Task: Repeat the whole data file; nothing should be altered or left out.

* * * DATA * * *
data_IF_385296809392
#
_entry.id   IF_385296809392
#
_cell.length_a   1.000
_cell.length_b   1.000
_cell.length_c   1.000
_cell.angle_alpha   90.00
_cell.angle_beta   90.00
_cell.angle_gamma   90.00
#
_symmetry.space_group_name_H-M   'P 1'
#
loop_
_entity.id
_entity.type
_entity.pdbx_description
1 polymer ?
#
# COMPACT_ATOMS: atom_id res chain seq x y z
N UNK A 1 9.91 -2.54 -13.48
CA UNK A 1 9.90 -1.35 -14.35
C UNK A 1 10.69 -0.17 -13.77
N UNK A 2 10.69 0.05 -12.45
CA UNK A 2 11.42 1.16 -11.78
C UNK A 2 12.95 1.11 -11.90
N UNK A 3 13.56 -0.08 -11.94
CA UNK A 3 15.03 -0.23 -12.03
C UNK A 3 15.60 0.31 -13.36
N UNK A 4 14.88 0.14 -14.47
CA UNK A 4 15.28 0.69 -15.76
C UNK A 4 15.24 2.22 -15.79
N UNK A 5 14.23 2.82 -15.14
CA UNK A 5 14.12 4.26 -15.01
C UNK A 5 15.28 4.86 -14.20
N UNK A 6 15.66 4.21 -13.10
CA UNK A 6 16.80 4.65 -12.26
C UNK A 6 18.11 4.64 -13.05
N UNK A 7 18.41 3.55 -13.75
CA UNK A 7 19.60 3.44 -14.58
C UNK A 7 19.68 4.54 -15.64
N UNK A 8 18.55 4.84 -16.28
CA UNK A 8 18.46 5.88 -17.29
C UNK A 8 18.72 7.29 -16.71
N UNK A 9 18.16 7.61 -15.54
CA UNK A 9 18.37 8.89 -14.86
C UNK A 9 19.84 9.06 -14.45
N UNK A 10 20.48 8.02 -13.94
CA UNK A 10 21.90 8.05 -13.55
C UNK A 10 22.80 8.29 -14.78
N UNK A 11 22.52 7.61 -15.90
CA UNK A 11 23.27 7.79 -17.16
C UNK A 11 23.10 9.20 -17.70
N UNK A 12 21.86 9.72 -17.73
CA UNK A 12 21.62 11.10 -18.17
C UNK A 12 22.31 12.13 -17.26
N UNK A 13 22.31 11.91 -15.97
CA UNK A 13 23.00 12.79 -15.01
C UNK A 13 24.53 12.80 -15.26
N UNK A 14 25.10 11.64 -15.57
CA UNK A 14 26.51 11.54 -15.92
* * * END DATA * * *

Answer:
data_IF_385296809392
#
_entry.id   IF_385296809392
#
_cell.length_a   1.000
_cell.length_b   1.000
_cell.length_c   1.000
_cell.angle_alpha   90.00
_cell.angle_beta   90.00
_cell.angle_gamma   90.00
#
_symmetry.space_group_name_H-M   'P 1'
#
loop_
_entity.id
_entity.type
_entity.pdbx_description
1 polymer ?
#
# COMPACT_ATOMS: atom_id res chain seq x y z
N UNK A 1 9.91 -2.54 -13.48
CA UNK A 1 9.90 -1.35 -14.35
C UNK A 1 10.69 -0.17 -13.77
N UNK A 2 10.69 0.05 -12.45
CA UNK A 2 11.42 1.16 -11.78
C UNK A 2 12.95 1.11 -11.90
N UNK A 3 13.56 -0.08 -11.94
CA UNK A 3 15.03 -0.23 -12.03
C UNK A 3 15.60 0.31 -13.36
N UNK A 4 14.88 0.14 -14.47
CA UNK A 4 15.28 0.69 -15.76
C UNK A 4 15.24 2.22 -15.79
N UNK A 5 14.23 2.82 -15.14
CA UNK A 5 14.12 4.26 -15.01
C UNK A 5 15.28 4.86 -14.20
N UNK A 6 15.66 4.21 -13.10
CA UNK A 6 16.80 4.65 -12.26
C UNK A 6 18.11 4.64 -13.05
N UNK A 7 18.41 3.55 -13.75
CA UNK A 7 19.60 3.44 -14.58
C UNK A 7 19.68 4.54 -15.64
N UNK A 8 18.55 4.84 -16.28
CA UNK A 8 18.46 5.88 -17.29
C UNK A 8 18.72 7.29 -16.71
N UNK A 9 18.16 7.61 -15.54
CA UNK A 9 18.37 8.89 -14.86
C UNK A 9 19.84 9.06 -14.45
N UNK A 10 20.48 8.02 -13.94
CA UNK A 10 21.90 8.05 -13.55
C UNK A 10 22.80 8.29 -14.78
N UNK A 11 22.52 7.61 -15.90
CA UNK A 11 23.27 7.79 -17.16
C UNK A 11 23.10 9.20 -17.70
N UNK A 12 21.86 9.72 -17.73
CA UNK A 12 21.62 11.10 -18.17
C UNK A 12 22.31 12.13 -17.26
N UNK A 13 22.31 11.91 -15.97
CA UNK A 13 23.00 12.79 -15.01
C UNK A 13 24.53 12.80 -15.26
N UNK A 14 25.10 11.64 -15.57
CA UNK A 14 26.51 11.54 -15.92